Schmitt's admirers on the left have been right to realize that after the collapse of communism, Marxism needed considerable rethinking. Yet in turning to Schmitt rather than to liberalism, they have clung fast to an authoritarian strain in Marxism represented by such 20th-century thinkers as V.I. Lenin and Antonio Gramsci. And it hasn't just been Schmitt. Telos, in particular, developed a fascination with neofascist thinkers and movements in Italy, as if to proclaim that anything would be better than Marx's contemporary, John Stuart Mill, and his legacy.
Schmitt's influence on the contemporary right has taken a different course. In Europe, new-right thinkers such as Gianfranco Miglio in Italy, Alain de Benoist in France, and the German writers contributing to the magazine Junge Freiheit (Young Freedom) have built on Schmitt's ideas. Right-wing Schmittians in the United States are not as numerous, but they include intellectuals -- often described as paleoconservative -- who expend considerable energy attacking neoconservatism from the right. One of them, Paul Edward Gottfried, a humanities professor at Elizabethtown College, in Pennsylvania, is especially prolific. Himself an occasional contributor to Junge Freiheit, Gottfried defends the magazine for rejecting "the view that every German patriot should be evermore browbeaten by self-appointed victims of the Holocaust." No wonder he has a soft spot for Carl Schmitt. Gottfried is the kind of writer who puts the term "fascism" in quotation marks, as if its existence in the European past is somehow open to question.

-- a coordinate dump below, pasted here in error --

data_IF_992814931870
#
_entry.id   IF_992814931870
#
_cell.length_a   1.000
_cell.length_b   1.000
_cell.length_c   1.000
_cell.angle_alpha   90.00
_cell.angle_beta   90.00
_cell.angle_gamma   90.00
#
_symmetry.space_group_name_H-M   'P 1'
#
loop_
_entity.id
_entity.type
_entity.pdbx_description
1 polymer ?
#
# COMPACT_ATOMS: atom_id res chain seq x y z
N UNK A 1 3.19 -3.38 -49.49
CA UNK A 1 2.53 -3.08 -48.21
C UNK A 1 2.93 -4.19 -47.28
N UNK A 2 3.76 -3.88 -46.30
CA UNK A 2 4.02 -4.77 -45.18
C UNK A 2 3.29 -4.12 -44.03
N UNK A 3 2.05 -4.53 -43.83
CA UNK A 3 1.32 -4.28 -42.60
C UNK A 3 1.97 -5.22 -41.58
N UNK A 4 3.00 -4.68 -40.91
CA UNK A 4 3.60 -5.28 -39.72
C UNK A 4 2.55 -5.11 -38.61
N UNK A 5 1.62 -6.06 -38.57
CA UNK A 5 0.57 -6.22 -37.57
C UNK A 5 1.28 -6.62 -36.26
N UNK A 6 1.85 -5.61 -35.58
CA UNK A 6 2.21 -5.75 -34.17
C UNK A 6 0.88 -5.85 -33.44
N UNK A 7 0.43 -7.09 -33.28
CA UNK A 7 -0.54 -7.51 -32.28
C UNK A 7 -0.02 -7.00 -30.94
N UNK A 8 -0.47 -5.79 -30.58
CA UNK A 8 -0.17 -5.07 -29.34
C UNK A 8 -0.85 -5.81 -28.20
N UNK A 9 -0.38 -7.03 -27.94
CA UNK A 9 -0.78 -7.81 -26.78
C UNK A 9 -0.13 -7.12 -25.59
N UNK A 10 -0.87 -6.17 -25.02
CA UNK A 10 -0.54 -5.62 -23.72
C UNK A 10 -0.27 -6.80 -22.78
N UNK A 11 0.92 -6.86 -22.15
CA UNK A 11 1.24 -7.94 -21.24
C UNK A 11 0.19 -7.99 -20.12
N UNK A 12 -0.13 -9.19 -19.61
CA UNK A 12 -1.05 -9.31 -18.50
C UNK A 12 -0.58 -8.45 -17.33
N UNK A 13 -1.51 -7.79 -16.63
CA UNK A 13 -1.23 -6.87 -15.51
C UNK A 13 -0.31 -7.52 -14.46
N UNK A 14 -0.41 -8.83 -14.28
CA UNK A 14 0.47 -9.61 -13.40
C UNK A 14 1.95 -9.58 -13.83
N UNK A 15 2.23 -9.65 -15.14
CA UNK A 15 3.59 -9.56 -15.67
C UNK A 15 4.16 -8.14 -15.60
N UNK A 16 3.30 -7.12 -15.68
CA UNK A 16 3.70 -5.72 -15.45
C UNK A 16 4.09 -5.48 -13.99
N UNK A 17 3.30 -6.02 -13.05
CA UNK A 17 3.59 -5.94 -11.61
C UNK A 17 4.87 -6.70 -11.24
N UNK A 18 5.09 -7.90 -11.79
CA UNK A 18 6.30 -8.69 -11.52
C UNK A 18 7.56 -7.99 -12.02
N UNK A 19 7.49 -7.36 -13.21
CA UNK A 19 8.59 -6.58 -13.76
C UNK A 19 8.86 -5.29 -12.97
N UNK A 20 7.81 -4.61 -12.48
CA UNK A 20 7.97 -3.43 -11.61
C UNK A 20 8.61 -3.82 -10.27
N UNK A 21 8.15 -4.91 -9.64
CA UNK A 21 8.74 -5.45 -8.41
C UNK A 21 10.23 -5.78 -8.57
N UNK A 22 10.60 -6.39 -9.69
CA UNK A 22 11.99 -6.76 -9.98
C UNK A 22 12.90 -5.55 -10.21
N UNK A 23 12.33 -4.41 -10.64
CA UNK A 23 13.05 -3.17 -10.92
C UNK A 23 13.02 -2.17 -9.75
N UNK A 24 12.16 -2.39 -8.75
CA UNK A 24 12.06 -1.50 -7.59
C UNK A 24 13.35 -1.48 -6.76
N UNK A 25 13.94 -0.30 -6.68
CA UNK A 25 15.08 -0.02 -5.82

But there are, I venture to say, no seminars on Schmitt taking place anywhere in the Republican Party and, even if any important conservative political activists have heard of Schmitt, which is unlikely, they would surely distance themselves from his totalitarian sympathies. Still, Schmitt's way of thinking about politics pervades the contemporary zeitgeist in which Republican conservatism has flourished, often in ways so prescient as to be eerie. In particular, his analysis helps explain the ways in which conservatives attack liberals and liberals, often reluctantly, defend themselves.
In The Concept of the Political, Schmitt wrote that every realm of human endeavor is structured by an irreducible duality. Morality is concerned with good and evil, aesthetics with the beautiful and ugly, and economics with the profitable and unprofitable. In politics, the core distinction is between friend and enemy. That is what makes politics different from everything else. Jesus's call to love your enemy is perfectly appropriate for religion, but it is incompatible with the life-or-death stakes politics always involves. Moral philosophers are preoccupied with justice, but politics has nothing to do with making the world fairer. Economic exchange requires only competition; it does not demand annihilation. Not so politics.
"The political is the most intense and extreme antagonism," Schmitt wrote. War is the most violent form that politics takes, but, even short of war, politics still requires that you treat your opposition as antagonistic to everything in which you believe. It's not personal; you don't have to hate your enemy. But you do have to be prepared to vanquish him if necessary.